Dylan Cleaver: Two days to save the concept of the World Test Championship final


There has been so much wrong about the first four days of the World Test Championship final, even if there are so few to blame.

To quickly recap the first four days of “action”, India started well before struggling through to 217 in difficult batting conditions against the sustained excellence of New Zealand’s all-seam bowling attack.

In reply, New Zealand has squeaked through to 101-2 against India’s wonderfully balanced attack, relying on a lot of luck and even more good judgement.

Under normal circumstances there would have been around 350 overs completed. Instead we have had just 141.

The cricket that has been played has been gripping, although batting attitudes have tilted towards attrition rather than attack because the ball has been darting around corners on a surface that has pace and bounce but is in desperate need of some vitamin D.

Any hope that the inaugural World Test Championship final might have reminded casual fans of the allure of long-form cricket has been lost in the fog.

Two whole days washed away, players leaving the field for bad light even with banks of floodlights illuminating the field and the requirement of a sixth day to try to manufacture a result have combined to make a lie of the “Ultimate Test” marketing and has instead somehow made red-ball cricket less vital than it was before.

That is a real shame because even in the limited play available it is obvious that these two great teams deserve a canvas worthy of the occasion.

The first step would be to grant the No 1 qualifying side home advantage for the final, even if it meant independent curators overseeing pitch preparations to make sure an appropriate and fair surface was produced.

Even given the crazy state of the world in the midst of a pandemic, you can see that neutral venues reduce some of the necessary frisson.

(Remove the implications of Covid-19 from your mind for just a second and imagine this final being played in front of 65,000 at Eden Gardens for a second. Much better, isn’t it?)

In truth, the problems for the WTC final began long before banks of cumulonimbus in Northern France floated inexorably over la Manche with a laser-like focus on the Hampshire Bowl.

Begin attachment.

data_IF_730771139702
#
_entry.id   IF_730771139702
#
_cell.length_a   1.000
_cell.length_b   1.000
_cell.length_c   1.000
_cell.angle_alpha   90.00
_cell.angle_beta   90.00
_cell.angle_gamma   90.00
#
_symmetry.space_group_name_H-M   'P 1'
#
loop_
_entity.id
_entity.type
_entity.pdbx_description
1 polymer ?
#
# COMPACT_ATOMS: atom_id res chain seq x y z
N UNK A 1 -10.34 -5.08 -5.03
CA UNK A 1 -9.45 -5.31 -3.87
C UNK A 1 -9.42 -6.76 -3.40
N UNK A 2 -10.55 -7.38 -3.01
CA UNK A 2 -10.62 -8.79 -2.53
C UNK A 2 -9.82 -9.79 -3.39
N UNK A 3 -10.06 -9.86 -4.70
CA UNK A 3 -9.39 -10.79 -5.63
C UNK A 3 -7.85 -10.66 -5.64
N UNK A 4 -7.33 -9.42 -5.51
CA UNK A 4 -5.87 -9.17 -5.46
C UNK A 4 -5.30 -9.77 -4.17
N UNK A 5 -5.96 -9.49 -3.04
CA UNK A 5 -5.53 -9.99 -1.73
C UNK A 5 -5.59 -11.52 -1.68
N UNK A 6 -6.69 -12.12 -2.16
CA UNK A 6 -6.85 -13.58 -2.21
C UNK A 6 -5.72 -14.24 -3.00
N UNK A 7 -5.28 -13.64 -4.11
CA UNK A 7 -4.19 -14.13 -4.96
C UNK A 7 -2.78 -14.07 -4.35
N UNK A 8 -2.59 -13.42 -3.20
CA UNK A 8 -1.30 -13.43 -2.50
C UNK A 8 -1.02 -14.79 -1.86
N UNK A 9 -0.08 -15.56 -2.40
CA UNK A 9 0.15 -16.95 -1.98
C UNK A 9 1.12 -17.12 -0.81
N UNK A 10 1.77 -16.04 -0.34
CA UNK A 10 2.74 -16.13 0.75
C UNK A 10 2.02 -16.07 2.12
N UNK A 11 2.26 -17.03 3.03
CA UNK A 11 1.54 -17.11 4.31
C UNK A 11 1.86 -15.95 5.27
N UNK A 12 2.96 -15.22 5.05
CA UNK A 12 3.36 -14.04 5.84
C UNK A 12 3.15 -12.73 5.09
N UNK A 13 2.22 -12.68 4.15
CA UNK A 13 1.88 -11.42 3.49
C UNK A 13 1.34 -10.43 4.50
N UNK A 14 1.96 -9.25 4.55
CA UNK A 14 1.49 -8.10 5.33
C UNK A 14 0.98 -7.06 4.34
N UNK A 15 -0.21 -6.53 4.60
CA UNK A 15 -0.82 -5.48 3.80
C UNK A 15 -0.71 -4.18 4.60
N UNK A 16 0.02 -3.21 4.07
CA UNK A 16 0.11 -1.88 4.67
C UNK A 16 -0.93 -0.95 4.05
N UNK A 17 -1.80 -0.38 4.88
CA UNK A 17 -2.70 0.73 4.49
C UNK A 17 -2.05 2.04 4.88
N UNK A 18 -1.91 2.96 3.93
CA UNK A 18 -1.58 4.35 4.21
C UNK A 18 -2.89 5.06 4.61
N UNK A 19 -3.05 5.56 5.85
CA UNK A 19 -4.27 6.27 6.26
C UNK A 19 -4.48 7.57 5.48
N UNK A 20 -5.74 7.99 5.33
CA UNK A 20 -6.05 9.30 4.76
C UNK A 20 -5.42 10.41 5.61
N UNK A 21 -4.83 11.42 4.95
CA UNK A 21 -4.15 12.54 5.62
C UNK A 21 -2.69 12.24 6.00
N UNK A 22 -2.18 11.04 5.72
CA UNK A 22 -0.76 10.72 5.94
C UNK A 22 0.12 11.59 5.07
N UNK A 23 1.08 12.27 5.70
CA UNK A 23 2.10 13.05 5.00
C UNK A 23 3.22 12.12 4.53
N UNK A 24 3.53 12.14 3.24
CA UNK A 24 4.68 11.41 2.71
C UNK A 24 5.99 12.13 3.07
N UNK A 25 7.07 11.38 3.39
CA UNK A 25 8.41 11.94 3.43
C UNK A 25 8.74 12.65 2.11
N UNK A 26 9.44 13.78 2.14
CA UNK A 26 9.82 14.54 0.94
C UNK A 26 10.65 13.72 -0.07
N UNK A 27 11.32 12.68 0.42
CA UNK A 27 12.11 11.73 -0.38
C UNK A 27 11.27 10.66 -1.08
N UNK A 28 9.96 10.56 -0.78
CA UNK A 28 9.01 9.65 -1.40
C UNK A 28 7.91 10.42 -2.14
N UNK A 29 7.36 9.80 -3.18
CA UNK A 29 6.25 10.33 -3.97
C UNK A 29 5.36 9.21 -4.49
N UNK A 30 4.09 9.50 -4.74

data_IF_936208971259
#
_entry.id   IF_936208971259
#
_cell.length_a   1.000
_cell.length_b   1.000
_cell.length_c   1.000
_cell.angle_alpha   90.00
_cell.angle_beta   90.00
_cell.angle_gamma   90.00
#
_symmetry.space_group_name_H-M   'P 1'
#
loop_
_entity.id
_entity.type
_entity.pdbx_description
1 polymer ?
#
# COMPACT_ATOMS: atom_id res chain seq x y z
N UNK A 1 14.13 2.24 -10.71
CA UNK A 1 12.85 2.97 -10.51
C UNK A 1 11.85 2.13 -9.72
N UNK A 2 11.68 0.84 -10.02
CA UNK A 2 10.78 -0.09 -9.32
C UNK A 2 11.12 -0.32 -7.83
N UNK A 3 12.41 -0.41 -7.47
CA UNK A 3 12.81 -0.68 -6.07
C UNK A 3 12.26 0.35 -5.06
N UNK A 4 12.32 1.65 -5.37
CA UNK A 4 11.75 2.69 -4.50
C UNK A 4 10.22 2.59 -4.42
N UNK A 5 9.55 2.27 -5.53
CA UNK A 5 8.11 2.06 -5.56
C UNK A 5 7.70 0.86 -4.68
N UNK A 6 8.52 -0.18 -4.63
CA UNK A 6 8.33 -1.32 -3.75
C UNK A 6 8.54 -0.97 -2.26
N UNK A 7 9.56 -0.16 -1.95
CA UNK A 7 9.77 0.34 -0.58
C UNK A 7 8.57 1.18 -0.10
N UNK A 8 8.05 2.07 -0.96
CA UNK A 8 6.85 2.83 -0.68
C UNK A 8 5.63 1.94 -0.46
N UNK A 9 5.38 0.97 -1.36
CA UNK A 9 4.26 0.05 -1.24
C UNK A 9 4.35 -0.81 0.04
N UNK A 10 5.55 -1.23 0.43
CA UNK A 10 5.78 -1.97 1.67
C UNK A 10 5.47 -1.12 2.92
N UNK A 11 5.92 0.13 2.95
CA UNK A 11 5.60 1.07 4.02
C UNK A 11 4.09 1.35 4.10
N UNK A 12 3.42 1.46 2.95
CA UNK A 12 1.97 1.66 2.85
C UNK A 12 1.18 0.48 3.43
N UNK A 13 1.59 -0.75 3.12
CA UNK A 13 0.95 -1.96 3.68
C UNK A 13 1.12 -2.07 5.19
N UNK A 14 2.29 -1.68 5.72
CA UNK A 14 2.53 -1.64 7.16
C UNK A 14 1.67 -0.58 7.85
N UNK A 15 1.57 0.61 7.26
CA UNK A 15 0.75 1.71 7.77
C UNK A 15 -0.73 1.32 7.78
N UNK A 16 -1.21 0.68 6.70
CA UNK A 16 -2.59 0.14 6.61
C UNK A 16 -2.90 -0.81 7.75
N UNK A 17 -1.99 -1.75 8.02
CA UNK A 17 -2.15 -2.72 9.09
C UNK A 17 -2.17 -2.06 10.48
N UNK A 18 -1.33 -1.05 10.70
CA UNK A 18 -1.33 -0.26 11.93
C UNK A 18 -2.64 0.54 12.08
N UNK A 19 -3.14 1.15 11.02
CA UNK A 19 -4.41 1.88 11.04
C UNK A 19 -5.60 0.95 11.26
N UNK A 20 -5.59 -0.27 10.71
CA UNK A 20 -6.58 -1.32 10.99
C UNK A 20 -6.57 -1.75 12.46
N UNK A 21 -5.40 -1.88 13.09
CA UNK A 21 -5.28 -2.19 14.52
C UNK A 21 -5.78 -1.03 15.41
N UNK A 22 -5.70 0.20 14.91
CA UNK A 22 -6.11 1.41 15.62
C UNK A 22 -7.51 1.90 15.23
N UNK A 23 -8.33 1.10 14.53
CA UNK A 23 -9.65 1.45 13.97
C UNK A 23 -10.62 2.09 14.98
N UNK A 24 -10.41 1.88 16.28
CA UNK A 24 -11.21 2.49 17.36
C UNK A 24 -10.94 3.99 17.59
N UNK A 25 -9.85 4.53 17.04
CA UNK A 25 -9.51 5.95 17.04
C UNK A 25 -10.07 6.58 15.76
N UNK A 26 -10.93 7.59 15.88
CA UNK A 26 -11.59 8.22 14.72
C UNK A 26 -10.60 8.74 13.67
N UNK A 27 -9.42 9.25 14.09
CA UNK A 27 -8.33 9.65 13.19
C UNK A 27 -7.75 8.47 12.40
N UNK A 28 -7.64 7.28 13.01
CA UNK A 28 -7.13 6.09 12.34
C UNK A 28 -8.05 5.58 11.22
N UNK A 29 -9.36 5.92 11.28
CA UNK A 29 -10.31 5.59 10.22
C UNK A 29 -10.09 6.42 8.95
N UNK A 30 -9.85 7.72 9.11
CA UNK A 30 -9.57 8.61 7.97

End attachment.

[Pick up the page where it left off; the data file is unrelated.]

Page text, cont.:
There were well-founded rumours that India didn’t want a bar of the final, sandwiched as it was between their multi-billion dollar carnival IPL and a four-test tour to England (and coming as it did after a grueling four-test tour to Australia and a four-test home series against England).

The demands on India’s players are abusive and the apathy in Virat Kohli’s pre-test comments – “this is just another test match” – was no doubt an accurate reflection about how he and his teammates felt about the imposition. If the WTC final concept is to have a permanent place on the calendar, getting cricket’s global mega-power on board would be a start.

Secondly, the venue does not exactly scream marquee event. The Hampshire Bowl, as it is known for this one match due to the need for a “clean” stadium, is a curious venue, situated on the outskirts of Southampton, next to a motorway and across the road from an enormous retail park.

The reasons for switching the game from London to Southampton were sound given the onsite Hilton hotel and the possibility the game would need to be played in a bio-secure bubble.

Whatever common sense was used, you cannot deny the “The Road to Lord’s” catchline has an essence to it than “The M27 to the Hampshire Bowl” will never have.

There is now an added urgency to days five and six because the context so desperately sought for test cricket looks hollow in the face of a likely draw.

There are close to 200 overs available and the conditions still lean heavily towards a batting collapse or two.

This fact might save not only the inaugural WTC final, but the concept.

If, in a little more than 24 hours, we are writing about the prospects of a New Zealand fourth-innings chase on the final afternoon, all the shortcomings that have been laid bare over four painstaking days might be rinsed away.

The script might be rewritten from wasted opportunity to test cricket’s spectacular rebirth.

Where there is dry there is hope.

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